Elaine Prignano testified that as the Prignano car approached St. Charles Road she saw a traffic light on the southwest corner when they were about 100 to 150 feet from the intersection; that the light for the southbound traffic was green, and was still green when they were 30 to 50 feet away and when they were entering the intersection. She stated that she then saw an eastbound car stopped, waiting for the light (Sliwinski's car); that as the Prignano car entered the intersection, approaching the stopped eastbound car, there was another oncoming eastbound car (Mastro's) which went around the Sliwinski car and struck their car.

It is admitted that the speed limit for both streets was 25 miles an hour.

Reginald Main, one of the plaintiffs, who was a passenger in the Joicey car, testified that at the time of the accident the Joicey car was stopped at the intersection for a red light which had been red for three or four seconds; that he did not see either the Prignano car or the Mastro car before the collision.

Peter Sliwinski testified that at the place and time in question he was driving his car east on St. Charles Road; that he had stopped for an amber light which immediately turned to red; that he was in the lane next to the center line; that no cars were behind him or in the other traffic lane; that when the light turned green he started to move but saw a car coming from the north which made no attempt to stop, so he stopped his car. He stated that he did not see how fast the Prignano car was going and that the first time he saw it the front of the Prignano car was south of the north curb; he saw the Mastro car pass him.

Jack Mastro testified that he was traveling east on St. Charles Road; that when he was 100 to 200 feet back of the lights he stopped his car because he had a red light facing him; he saw the Sliwinski car to his left and it did not block his vision; that when the light changed to green he started his car. He stated that the Sliwinski car also started, but stopped abruptly, and that when he looked up he saw the Prignano car coming, which car he struck. He further testified that he did not know the speed at which the Prignano car was traveling, but that the traffic light for the Prignano car was red; that at the time he stopped he was 8 to 10 feet back of the light and when it turned to green he proceeded through the 8 to 10 feet to the intersection. He stated that when he first saw the Prignano car it was in the intersection; that after the impact the Prignano car hit the Joicey car; that the front end of the Prignano car was down and the other side went straight up in the air, flipping over onto the Joicey car.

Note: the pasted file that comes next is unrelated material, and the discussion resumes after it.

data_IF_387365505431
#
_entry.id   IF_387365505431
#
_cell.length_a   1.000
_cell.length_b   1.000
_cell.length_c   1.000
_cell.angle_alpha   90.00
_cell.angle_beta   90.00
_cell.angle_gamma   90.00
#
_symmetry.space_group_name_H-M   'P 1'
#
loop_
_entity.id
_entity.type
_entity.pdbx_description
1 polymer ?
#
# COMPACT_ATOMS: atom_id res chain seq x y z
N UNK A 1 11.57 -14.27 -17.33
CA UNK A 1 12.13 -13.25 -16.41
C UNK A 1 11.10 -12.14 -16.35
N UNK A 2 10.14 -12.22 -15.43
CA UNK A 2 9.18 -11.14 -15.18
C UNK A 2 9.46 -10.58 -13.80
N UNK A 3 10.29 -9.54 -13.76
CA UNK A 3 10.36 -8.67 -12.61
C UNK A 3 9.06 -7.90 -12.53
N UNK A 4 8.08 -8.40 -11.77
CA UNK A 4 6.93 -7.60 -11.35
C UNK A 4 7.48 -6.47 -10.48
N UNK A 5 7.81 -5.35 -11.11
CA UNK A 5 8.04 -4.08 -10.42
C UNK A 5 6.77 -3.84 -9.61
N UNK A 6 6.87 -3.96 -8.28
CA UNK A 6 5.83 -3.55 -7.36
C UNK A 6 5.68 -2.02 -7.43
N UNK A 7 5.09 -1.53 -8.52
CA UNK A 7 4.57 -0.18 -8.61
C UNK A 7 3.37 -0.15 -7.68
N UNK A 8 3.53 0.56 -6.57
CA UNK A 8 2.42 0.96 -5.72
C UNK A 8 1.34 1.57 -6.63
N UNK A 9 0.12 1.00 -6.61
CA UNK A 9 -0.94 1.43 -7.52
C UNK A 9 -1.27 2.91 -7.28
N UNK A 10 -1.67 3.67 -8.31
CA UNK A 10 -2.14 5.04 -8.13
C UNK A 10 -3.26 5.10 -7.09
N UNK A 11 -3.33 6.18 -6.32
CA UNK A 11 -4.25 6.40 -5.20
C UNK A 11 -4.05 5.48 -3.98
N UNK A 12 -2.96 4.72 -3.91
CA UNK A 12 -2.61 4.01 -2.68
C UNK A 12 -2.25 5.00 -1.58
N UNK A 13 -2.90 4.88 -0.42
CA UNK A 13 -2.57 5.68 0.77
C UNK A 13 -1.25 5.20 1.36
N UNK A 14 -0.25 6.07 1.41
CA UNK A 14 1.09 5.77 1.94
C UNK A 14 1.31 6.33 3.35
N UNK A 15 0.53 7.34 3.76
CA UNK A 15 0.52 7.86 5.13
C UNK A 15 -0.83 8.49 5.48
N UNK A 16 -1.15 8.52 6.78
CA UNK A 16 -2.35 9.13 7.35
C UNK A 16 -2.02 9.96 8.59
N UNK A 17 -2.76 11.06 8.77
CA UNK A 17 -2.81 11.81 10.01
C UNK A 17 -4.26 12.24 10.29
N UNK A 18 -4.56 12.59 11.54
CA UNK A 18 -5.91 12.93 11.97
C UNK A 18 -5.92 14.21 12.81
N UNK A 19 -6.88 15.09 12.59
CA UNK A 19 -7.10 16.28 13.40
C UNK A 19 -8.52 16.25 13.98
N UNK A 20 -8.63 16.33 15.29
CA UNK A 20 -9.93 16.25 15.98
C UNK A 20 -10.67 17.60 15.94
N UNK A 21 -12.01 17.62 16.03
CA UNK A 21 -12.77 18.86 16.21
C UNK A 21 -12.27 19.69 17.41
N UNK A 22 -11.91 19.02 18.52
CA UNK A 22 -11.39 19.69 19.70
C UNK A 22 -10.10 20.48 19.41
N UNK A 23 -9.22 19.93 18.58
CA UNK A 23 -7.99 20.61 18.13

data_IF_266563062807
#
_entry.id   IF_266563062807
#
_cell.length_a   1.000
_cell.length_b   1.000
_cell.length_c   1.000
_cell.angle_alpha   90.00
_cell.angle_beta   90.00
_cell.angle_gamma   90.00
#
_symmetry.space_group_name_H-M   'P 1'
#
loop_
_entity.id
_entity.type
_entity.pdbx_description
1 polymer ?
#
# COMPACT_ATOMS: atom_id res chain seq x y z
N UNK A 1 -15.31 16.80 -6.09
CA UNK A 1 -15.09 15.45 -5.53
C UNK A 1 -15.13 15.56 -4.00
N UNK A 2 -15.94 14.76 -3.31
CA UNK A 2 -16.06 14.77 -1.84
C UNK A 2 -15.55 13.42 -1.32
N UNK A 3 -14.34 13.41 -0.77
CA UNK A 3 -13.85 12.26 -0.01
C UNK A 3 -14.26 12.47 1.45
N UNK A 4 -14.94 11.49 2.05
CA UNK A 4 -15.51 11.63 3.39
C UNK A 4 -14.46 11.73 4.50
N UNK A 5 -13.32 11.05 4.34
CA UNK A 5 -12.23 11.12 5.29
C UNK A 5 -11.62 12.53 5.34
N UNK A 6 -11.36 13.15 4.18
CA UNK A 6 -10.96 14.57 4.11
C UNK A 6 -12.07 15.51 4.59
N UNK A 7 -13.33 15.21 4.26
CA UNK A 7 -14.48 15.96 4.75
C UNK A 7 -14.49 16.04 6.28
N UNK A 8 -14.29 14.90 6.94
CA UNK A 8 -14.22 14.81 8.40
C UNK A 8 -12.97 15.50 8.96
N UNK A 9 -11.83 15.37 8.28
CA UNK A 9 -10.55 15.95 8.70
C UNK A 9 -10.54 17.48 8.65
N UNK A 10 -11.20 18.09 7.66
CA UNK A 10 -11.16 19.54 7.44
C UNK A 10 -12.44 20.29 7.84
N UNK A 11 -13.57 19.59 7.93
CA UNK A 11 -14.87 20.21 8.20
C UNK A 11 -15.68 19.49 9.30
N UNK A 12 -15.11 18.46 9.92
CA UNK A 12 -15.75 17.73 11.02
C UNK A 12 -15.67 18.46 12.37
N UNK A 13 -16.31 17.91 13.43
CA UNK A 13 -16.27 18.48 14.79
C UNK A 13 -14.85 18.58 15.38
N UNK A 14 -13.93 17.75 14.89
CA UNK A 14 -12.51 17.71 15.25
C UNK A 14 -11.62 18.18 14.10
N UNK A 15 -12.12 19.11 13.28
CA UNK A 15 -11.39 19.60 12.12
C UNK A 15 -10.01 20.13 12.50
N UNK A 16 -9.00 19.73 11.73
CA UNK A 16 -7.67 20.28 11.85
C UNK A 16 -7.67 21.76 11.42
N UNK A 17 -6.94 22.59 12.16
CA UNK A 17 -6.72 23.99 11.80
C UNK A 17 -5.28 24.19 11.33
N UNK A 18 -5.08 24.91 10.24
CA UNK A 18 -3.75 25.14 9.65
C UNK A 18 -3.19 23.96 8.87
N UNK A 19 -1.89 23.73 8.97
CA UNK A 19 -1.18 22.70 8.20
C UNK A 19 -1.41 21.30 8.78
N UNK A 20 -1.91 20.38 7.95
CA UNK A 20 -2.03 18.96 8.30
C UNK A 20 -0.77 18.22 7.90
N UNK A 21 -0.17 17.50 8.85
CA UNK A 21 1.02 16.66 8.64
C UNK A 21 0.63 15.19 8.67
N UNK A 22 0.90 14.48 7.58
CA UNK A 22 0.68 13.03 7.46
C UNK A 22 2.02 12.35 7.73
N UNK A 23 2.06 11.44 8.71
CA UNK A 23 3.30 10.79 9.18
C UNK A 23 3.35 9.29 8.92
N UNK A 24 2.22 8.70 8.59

Mastro here argues that the manifest weight of the evidence established that he was not guilty of negligence but that the sole negligence was that of Prignano. In support of that argument he stated that the photographs of his car and Prignano's introduced in evidence establish that he could not have been driving at 35 miles an hour when the collision occurred because his car sustained relatively little damage. Under the circumstances of this case we do not give much weight to this argument as we consider the photographs and the extent of damage to the striking car to have only slight probative value.

In this case there was a question presented for the jury to determine whether or not the Prignano car had entered the intersection on a green light which then changed to red; whether or not the Mastro car had, on a green light, entered the intersection at the rate of 35 miles an hour; and whether or not Mastro, assuming he had entered the intersection on a green light, had any duty to determine if he could go through the intersection without a resulting collision.

In Pfister v. West, 53 Ill. App.2d 305, 203 N.E.2d 35, an accident occurred at an intersection controlled by traffic signals. The plaintiff entered the intersection on a green light, proceeding through, and was hit by the defendant's car which he had not seen at any time before the collision. The jury returned a verdict in favor of the plaintiff and the trial judge sustained defendant's motion for a judgment notwithstanding the verdict. The case was reversed, the Appellate Court holding that the plaintiff was not guilty of contributory negligence as a matter of law. Since it does not appear from the record in that case that the facts were not in dispute, the court said, at page 312: